Prior to June 22, 1929, respondent desired to have an electric stove and an electric refrigerator installed in the dwelling. The installation of the stove required the increase of the current to 220 volts and also required a change in the meters and some of the wiring. She engaged appellant to make the necessary changes in the transformers, meters and power leads, and employed Wyant to change the wiring.

After studying the record in detail, and with reproductions of drawings before us, we will attempt to describe the switchboard with its electrical apparatus and wiring, and the connecting wiring, as it existed before and after the change, as clearly and accurately as the uncertainties in the record will permit. In so doing we will not attempt to distinguish between the portions of the equipment and wiring in the toolhouse and the tankhouse, but will refer to them as though all were in or attached to the tankhouse. We will use the designations "right" and "left" as though [5 Cal. App. 2d 758] we were standing facing north and the switchboard which was attached to the outside on the wall of the tankhouse and separator room. If we become confused in our endeavors we feel that we may be somewhat excused by the manner in which the witnesses were permitted to testify in the trial court from drawings and from diagrams on a blackboard not only concerning the switchboard but in describing the wiring and other objects. They were permitted to locate various articles "here" and "there" which, of course, was intelligible to counsel and the trial judge. Only three of the drawings are reproduced in the record and no attempt is made to designate where "here" and "there" might be. No attempt has been made to reproduce the blackboard diagrams. As to many objects we are entirely at sea when we attempt to isolate "here" from "there" or "there" from "here". Of course, if we should locate something "here" when it should have been "there" the appellant will have to be the unfortunate sufferer, as it was its duty to present the record, though counsel for respondent freely participated in the method of trial which has caused our confusion. We have called the attention of the bar to the unsatisfactory record which such a method of trial produces. We feel that our description of the switchboard is fairly accurate, but we are not so confident that we have correctly described other wiring and appliances.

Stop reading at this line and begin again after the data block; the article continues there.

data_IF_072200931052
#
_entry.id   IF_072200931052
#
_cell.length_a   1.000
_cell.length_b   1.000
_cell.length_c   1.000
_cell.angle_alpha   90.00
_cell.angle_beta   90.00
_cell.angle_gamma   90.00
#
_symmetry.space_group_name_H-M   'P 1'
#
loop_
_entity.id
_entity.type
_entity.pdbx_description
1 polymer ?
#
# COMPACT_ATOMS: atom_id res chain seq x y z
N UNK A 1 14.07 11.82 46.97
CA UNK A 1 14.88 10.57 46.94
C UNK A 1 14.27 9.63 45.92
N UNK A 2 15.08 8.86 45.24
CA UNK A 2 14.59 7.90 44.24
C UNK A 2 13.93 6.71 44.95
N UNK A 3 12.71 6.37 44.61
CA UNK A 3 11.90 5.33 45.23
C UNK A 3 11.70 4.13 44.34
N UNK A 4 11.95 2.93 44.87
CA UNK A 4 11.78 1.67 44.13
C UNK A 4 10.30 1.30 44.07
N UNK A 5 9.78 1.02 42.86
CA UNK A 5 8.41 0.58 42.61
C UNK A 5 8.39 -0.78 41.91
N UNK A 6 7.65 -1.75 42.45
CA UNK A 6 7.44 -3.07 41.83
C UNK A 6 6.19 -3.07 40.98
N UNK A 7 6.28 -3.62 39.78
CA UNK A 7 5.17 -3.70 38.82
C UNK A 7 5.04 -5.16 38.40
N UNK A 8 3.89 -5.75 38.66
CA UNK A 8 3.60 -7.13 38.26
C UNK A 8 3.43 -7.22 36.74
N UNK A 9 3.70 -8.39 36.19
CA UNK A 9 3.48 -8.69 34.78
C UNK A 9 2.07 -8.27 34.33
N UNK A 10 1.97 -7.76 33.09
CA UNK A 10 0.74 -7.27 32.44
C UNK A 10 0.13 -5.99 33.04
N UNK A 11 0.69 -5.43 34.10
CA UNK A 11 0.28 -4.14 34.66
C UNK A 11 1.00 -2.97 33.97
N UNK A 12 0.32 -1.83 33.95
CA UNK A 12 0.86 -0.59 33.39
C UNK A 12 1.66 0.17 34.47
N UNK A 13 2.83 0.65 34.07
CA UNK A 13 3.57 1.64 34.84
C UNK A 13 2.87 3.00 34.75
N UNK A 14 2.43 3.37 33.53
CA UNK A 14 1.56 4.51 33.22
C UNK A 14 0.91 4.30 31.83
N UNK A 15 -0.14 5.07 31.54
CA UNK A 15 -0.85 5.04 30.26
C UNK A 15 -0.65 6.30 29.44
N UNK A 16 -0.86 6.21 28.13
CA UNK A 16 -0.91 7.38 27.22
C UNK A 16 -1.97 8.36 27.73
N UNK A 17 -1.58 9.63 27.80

We will first describe the switchboard and its connecting wires as they existed before the change was made. Two number four feed wires came down through a one and one-quarter inch conduit. They were fastened to posts at the head of a main knife switch which was on the upper left-hand corner of the switchboard. One light wire was taken from each of these posts and passed down on each side of the switch and into the left end of a galvanized iron gutter box four-by-four by twenty-four inches in its dimensions. These wires passed through the gutter box and out its right end, from which point they were taken upwards and attached to two posts on the top of a knife switch which controlled the lighting circuit. Two wires were connected to posts at the bottom of this switch and led to the light meter. Two wires came from this meter and passed up into a one-half inch conduit and furnished the feed back to the dwelling. Each of these wires was tapped before entering this conduit by wires [5 Cal. App. 2d 759] furnishing light for the tankhouse. The wires from these taps found their way inside of the separator room, where a wire or wires ran up its wall, across its ceiling and down its side to the separator. A light was taken off at the center of the ceiling. Other wires were taken off from this circuit and furnished lights for the bedroom in the tankhouse and for the toolroom. The two wires furnishing power for the motor were taken off from posts on the lower end of the main switch. These wires passed into the left end of the gutter box and one of them up through its top to a current transformer. Energy was taken by a similar wire from this transformer which passed through another opening in the top of the gutter box. This wire then passed along the gutter box and out of an opening in its bottom near its right end and into a starter. The other wire passed through the gutter box, out of it through the same opening and into the starter. Other similar wires passed from the starter through a metal conduit to the motor. They were each either number four or number six in size and were formed by twisting together either five or seven strands of number twelve or number fourteen copper wire and inclosed in insulation. We will refer to the first described as power cable number one, and the other as power cable number two in order to distinguish them from each other and from the number twelve light wires used elsewhere. A tap was made in the power cable number two inside the gutter box by attaching a number twelve wire to it which led through the top of the gutter box to the power meter. Two wires also connected the power meter with the current transformer.